Saturday, women and men gathered to rally and support those affected by military sexual trauma.
It is a part of a nationwide movement that was held Saturday in 19 cities around the country.
Heather DeBice, a sexual trauma victim herself, organized the gathering. Her attacker finally was caught in the civilian justice system but not while she was in the military.
“Our rally will share information on military sexual trauma as well as the stories of soldiers affected by MST,” DeBice said of the event.
It began with a moment of silence. DeBice read the names of women who have experienced military sexual trauma and are known nationally. After she spoke, other victims shared their story.
One woman cried as others spoke, the woman later came forward to give her story. She was assaulted by two fellow soldiers on their first off base outing during medic training. She said they drugged her drink. The woman remembers being glad they did not kill her at the time.
She later became pregnant as a result of the attack. She kept silent because she was afraid she wouldn’t be able to complete her training if they knew she was pregnant. The woman said she had to stand side by side with her attackers for five more months until the training was over.
Her daughter now is 12, but she said she still lives with the pain of what happened.
Another woman said she is a veteran of 21 years and was assaulted by a superior officer. When she brought it to her female leaders, they laughed at her. She was 33 at the time.
Her attacker later attacked a younger soldier and was arrested. She said she spent the rest of her career making sure others were believed.
DeBice is a part of the Our Sister’s Keeper movement. The rallies Saturday were in reaction to the death of Army PFC Vanessa Guillen, who was murdered on-base while serving at Fort Hood, Texas.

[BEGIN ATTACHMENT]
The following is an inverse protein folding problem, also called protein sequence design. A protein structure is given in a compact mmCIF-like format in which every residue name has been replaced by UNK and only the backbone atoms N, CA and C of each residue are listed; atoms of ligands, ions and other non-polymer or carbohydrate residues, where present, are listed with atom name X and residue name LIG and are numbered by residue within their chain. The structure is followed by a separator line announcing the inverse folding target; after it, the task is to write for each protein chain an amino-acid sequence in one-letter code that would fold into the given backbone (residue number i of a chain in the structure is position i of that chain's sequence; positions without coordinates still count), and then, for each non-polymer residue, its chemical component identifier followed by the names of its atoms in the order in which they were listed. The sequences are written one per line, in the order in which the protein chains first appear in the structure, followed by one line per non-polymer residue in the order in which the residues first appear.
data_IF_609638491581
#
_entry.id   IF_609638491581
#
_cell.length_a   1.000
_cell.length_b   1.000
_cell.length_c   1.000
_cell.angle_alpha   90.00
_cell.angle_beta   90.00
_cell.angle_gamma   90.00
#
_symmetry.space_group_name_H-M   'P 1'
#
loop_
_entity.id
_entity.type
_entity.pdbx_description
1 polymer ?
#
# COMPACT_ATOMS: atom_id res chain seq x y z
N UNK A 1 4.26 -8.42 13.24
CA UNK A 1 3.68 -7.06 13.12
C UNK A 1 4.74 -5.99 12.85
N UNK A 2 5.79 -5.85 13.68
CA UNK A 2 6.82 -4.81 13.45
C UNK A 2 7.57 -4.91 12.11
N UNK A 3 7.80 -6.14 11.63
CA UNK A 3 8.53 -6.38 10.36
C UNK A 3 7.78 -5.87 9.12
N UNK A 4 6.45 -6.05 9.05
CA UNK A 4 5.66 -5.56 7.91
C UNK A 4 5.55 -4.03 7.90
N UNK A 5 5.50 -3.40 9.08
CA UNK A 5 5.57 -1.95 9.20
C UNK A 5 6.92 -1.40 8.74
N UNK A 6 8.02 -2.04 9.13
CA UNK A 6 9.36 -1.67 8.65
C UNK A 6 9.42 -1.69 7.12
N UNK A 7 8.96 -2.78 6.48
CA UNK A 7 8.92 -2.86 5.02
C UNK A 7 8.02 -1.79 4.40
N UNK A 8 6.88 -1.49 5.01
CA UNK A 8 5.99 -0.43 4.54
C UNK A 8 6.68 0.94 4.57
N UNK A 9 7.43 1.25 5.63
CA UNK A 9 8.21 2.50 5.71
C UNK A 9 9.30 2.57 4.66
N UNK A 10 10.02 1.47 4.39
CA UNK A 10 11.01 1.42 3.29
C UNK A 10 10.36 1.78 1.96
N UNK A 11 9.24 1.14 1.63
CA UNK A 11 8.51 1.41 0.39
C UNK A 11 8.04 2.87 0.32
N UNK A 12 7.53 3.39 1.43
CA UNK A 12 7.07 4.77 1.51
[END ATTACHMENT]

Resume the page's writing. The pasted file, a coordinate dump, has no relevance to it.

She said thousands of sexual attacks happen each year in the United States Armed Forces but only a small percentage result in consequences.
According to the organizations data, 15 percent of active-duty personnel are women and one out of every three women experience sexual trauma during their enlistment term.
More than 20,000 military personnel reported being the victims of rape, sexual assault, stalking, harassment or domestic violence last year, the data said.
But many of the victims do not report their attacks because their attackers were above them in the chain of command or for fear of being harassed for speaking out, she said.
DeBice didn’t expect the amount of people who showed up and was glad to see them. She hoped to march to the gate on Fort Knox but Saturday’s stormy weather did not permit it.
She said her group has three changes they want to see made in how MST cases are handled by the military.
• Create a database of sexual predators in the United States military that integrates the Military Entrance Processing Station with the FBI’s Combined DNA Index System.
• Immediate passage of the Military Justice Improvement Act.
• Allowing victims to report crimes anonymously to civilian authorities.
DeBice said to the crowd she hopes no one else has to go through MST and that more will be done to prosecute the attackers.
“It has to stop,” she said.